David Valdés

"Xilofono basso" in "Turandot" (G. Puccini).

“Turandot”, by Giaccomo Puccini, is scored for timpani, snare drum, bass drum, cymbals, tam-tam, tubular bells, glockenspiel (keyboard), tuned gongs (the same as in “Madama Butterfly”), triangle, xylophone and bass xylophone in the pit; a tam-tam and a temple block onstage. I will write about the tuned gongs in a future article, but today I will deal with the bass xylophone, a very rare instrument, used only in this opera and not very well understood by percussionists and conductors.


In order to clarify what instrument a “xilofono basso” is, we need to know a crucial character in this story: Galileo Chini. Chini was the stage designer for “Turandot”, but he had previously worked with Puccini in “Gianni Schicchi”. A multifaceted artist (ceramist, painter, decorator, scenographer…), he was booked by king Chulalongkorn Rama V of Siam (present day Tahiland) to decorate and paint the frescos of the new Ananta Samakhom palace. Chini stayed in Siam between 1911 and 1913 working for the king (Rama VI, as Rama V died in 1910), from where he came back to Italy bringing an important collection of oriental objects that he donated in 1950, few years before his death, to the ethnographic museum of the university of Firenze.


Among the objects that Chini brougth from Siam there was a Ranat Thum, a low-sounding “relative” of the Ranat Ek. The traditional Ranat Thum features 18 wooden bars (rosewood or bamboo) over a boat-shaped resonant box, the keyboard forming a “U” shape.

While working together on Turandot, Puccini got to know the Ranat Thum owned by Chini and decided to add it to the score. Together with the tuned gongs, it would provide the oriental “flavor” to the opera.


Puccini did not use Chini´s own instrument, but ordered a copy of it to be made (according to the latter´s website). Why a copy and not the original? My opinion is that the original Ranat Thum was, logically, tuned to some “exotic” scale, making it unusable in a West tempered system. So, a copy, while keeping the original timbre and character, could be used in a modern orchestra (tuned properly).


The bass xylophone part in “Turandot” includes the following pitches (those marked with an asterisk feature, too, their corresponding enharmonics in the part):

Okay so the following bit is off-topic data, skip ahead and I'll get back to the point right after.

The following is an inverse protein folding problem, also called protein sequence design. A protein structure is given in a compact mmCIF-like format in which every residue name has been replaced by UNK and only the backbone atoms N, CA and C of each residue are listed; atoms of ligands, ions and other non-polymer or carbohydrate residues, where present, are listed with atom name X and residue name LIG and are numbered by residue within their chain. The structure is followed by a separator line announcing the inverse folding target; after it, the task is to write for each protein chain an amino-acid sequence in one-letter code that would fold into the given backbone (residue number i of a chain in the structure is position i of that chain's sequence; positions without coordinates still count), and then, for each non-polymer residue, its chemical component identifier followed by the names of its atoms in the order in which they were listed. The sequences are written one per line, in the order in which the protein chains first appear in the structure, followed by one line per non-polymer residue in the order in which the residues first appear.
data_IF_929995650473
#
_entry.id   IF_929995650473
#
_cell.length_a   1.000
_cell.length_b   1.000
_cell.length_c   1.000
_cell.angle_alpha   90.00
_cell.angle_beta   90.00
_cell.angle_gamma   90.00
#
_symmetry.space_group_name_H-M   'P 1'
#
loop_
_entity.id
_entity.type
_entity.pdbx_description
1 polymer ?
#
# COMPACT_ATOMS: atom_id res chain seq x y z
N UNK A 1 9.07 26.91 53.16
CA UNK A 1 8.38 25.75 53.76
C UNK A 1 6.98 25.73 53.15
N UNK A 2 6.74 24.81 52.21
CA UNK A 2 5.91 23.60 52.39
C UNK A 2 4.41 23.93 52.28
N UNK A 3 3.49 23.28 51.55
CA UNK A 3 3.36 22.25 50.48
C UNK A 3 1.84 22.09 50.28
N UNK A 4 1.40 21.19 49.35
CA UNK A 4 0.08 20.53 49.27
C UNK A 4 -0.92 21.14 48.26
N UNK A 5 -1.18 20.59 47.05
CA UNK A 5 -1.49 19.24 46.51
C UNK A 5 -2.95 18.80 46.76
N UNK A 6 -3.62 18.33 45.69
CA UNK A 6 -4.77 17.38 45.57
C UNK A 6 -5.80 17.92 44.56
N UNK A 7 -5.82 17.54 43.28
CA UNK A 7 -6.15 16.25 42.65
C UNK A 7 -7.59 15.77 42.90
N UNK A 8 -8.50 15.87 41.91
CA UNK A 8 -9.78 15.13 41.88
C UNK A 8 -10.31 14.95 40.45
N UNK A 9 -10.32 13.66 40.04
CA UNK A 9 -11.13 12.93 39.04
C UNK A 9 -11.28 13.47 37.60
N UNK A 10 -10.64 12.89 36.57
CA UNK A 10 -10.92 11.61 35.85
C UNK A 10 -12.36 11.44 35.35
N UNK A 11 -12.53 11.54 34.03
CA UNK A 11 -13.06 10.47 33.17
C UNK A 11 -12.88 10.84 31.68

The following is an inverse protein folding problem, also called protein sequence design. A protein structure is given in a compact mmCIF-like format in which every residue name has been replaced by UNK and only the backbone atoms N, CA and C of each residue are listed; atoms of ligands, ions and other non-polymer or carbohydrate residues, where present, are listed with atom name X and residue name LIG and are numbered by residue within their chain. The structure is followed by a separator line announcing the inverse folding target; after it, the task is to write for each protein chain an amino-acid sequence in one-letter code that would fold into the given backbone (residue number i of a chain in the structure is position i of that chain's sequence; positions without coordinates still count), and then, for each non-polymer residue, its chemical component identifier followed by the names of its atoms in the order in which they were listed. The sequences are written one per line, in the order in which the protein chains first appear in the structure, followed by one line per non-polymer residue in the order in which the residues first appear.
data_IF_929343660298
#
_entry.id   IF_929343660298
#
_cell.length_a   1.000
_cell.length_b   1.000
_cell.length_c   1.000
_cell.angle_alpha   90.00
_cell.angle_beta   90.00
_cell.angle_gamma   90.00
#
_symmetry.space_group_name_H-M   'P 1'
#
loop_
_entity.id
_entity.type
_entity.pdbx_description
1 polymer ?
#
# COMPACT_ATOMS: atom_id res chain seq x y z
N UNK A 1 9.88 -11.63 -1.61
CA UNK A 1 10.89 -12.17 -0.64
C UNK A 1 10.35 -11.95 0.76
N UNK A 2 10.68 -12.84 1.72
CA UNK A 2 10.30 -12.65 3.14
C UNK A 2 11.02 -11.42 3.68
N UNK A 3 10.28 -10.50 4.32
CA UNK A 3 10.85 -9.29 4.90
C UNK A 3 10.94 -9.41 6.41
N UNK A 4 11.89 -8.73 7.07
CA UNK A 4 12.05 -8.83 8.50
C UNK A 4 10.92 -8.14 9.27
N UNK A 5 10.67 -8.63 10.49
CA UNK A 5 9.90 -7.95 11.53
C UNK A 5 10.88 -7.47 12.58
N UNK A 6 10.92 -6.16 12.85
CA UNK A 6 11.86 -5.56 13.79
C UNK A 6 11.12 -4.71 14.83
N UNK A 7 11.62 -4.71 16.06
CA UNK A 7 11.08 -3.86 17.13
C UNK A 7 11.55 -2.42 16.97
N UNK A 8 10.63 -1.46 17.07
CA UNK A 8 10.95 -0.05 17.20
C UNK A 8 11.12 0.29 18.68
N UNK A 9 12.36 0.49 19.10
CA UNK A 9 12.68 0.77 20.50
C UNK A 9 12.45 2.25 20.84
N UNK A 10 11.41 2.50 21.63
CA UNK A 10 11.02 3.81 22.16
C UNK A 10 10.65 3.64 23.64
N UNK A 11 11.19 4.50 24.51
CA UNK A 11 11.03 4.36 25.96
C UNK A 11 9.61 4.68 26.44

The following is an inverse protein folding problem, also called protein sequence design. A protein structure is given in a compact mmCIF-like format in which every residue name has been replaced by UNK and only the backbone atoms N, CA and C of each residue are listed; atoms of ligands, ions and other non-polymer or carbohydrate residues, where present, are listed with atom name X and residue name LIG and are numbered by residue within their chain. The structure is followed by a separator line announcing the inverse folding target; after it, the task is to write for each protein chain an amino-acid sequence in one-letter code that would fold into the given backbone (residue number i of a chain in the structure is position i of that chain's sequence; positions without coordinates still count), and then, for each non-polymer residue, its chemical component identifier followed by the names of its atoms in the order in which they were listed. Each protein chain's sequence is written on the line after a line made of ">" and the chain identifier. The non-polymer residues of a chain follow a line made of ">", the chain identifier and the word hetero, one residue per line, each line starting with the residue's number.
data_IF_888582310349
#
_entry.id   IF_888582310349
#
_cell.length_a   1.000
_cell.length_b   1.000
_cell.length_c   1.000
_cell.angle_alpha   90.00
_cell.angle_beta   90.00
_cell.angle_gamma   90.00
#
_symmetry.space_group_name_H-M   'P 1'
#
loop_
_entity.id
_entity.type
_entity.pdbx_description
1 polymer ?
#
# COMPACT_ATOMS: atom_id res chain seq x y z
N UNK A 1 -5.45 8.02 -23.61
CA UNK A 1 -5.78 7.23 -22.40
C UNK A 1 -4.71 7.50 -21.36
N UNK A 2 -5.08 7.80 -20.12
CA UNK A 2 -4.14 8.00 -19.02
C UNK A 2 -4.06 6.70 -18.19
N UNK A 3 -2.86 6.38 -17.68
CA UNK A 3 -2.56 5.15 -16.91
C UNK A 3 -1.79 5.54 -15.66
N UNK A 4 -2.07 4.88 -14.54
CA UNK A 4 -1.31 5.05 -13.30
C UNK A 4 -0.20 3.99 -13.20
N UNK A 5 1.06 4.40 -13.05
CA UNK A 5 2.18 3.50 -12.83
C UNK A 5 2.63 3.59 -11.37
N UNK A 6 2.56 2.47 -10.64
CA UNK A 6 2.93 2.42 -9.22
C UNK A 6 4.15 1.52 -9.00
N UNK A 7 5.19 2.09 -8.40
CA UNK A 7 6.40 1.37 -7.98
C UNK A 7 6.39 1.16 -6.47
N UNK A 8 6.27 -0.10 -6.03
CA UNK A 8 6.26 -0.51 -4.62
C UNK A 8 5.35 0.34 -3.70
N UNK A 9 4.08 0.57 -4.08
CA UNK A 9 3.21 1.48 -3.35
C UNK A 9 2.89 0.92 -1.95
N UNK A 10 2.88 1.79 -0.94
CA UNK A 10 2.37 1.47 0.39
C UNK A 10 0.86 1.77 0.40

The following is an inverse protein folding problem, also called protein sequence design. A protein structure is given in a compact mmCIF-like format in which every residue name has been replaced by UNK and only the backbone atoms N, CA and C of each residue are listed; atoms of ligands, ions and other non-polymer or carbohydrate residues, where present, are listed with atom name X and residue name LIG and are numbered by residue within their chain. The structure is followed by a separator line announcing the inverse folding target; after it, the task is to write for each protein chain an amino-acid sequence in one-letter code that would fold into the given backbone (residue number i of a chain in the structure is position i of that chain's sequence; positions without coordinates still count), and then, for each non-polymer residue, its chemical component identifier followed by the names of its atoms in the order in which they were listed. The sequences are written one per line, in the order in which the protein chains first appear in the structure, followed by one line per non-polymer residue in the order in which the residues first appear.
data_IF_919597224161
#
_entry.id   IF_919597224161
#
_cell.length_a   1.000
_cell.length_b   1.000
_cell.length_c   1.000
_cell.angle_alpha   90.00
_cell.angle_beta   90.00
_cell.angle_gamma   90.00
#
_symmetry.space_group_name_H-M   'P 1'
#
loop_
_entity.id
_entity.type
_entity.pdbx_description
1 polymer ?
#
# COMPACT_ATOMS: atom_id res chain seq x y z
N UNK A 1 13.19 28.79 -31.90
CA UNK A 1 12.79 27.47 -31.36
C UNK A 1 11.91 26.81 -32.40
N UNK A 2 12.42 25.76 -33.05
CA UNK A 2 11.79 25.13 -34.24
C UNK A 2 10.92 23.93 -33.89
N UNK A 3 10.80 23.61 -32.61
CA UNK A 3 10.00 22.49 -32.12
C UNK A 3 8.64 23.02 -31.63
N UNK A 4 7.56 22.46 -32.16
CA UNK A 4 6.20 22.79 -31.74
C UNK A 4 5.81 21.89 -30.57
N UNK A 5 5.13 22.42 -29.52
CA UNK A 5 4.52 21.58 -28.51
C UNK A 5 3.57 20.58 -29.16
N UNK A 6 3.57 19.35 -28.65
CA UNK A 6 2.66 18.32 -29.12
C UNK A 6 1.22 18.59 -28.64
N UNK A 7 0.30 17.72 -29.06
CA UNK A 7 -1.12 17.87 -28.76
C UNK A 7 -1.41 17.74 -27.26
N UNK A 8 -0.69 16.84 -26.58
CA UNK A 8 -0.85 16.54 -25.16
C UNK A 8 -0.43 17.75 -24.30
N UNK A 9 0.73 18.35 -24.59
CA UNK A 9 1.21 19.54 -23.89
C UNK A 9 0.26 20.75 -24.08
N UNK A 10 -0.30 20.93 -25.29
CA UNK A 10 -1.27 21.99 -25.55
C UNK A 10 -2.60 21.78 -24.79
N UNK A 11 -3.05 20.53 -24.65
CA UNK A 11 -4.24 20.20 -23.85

See that the instrument that Puccini ordered features exactly 18 notes, which is not a coincidence, as that is the number of bars on traditional Ranat Thums.

The bass xylophone that Puccini scored for is a unique instrument, as it is used only in “Turandot” (in no other work by any other composer). It is, then, a singular instrument that appears only once in the whole repertoire, built on purpose for this opera and that was copied from a Ranat Thum and its intonation modified to fit the Western intonation standard.


Contrary to the “normal” xylophone, which is a transposing instrument (it sounds one octave above), studying the score it is very clear that the bass xylophone should sound at written pitch, real notes, as it always doubles the low instruments (even the timpani). So, a standard xylophone is not a correct solution, as it would not be able to play the correct register (apart from the fact that there is already a “normal” xylophone in the score).


A marimba can be a good substitute, but some problems arise.


1.- A 4.3 marimba, the most convenient one (easy to move and does not take too much space in the pit), does not get to the low G, so we could not play the pitch asked for by Puccini (see the graphic above). On top of that, the upper register remains unused, only taking space in the pit, which is not very practical.


2.- We could use a 4.5 or 4.6 marimba (down to an F or an E, but those marimbas are not very common). We have, again, much instrument “unused” and a bigger problem in the pit.


3.- Only a 5 octave marimba solves the issue, but that is a real headache, as its size is monstruous and much of it remains unused.